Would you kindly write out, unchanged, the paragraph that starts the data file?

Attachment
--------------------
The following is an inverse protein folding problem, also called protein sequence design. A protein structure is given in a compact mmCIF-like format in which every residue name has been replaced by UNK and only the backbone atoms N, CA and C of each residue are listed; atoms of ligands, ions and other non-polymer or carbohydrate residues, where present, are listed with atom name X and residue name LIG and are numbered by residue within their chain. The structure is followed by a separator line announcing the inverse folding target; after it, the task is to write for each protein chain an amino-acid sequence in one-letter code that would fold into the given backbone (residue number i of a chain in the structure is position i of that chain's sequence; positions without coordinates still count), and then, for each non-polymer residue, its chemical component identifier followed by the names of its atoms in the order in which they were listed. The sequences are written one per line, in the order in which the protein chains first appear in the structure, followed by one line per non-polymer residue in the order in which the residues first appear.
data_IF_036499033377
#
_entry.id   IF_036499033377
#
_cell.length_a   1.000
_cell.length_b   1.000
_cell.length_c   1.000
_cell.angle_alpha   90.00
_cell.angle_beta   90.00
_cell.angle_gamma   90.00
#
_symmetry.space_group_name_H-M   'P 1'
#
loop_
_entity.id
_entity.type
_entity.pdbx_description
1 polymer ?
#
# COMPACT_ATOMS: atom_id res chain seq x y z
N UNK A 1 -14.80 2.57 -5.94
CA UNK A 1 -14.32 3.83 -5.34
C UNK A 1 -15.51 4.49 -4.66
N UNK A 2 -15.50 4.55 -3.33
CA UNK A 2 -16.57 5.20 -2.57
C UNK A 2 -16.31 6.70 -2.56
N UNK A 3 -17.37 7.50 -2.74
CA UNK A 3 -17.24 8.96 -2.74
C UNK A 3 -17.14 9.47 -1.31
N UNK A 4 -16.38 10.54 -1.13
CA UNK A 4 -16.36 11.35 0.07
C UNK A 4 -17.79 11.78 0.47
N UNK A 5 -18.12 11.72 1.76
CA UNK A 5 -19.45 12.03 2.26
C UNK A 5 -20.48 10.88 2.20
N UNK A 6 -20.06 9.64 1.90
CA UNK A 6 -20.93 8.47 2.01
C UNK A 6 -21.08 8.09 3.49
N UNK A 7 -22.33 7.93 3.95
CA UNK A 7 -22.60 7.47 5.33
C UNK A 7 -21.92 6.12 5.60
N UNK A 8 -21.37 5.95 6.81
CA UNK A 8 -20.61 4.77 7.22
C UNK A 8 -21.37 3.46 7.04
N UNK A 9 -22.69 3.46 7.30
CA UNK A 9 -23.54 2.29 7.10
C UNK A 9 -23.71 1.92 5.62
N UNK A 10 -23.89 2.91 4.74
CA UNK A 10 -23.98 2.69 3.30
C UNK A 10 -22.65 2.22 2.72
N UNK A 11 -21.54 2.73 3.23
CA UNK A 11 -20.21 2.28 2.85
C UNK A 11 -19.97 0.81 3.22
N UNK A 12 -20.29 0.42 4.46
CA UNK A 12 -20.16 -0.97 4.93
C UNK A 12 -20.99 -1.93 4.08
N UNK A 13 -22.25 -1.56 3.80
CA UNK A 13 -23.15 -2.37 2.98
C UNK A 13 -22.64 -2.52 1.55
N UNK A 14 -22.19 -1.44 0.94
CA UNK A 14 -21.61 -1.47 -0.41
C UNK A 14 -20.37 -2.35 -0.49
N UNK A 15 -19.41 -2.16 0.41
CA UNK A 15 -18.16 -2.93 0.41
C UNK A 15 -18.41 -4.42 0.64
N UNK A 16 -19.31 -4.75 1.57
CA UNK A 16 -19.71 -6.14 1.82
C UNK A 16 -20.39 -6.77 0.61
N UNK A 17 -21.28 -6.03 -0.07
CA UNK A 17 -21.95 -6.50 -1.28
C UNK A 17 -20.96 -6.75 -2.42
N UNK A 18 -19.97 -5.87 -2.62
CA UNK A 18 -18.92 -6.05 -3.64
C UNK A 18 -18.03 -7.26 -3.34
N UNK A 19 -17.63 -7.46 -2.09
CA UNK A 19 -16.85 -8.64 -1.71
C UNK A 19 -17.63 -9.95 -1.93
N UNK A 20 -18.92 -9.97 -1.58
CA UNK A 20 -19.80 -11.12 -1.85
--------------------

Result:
The following is an inverse protein folding problem, also called protein sequence design. A protein structure is given in a compact mmCIF-like format in which every residue name has been replaced by UNK and only the backbone atoms N, CA and C of each residue are listed; atoms of ligands, ions and other non-polymer or carbohydrate residues, where present, are listed with atom name X and residue name LIG and are numbered by residue within their chain. The structure is followed by a separator line announcing the inverse folding target; after it, the task is to write for each protein chain an amino-acid sequence in one-letter code that would fold into the given backbone (residue number i of a chain in the structure is position i of that chain's sequence; positions without coordinates still count), and then, for each non-polymer residue, its chemical component identifier followed by the names of its atoms in the order in which they were listed. The sequences are written one per line, in the order in which the protein chains first appear in the structure, followed by one line per non-polymer residue in the order in which the residues first appear.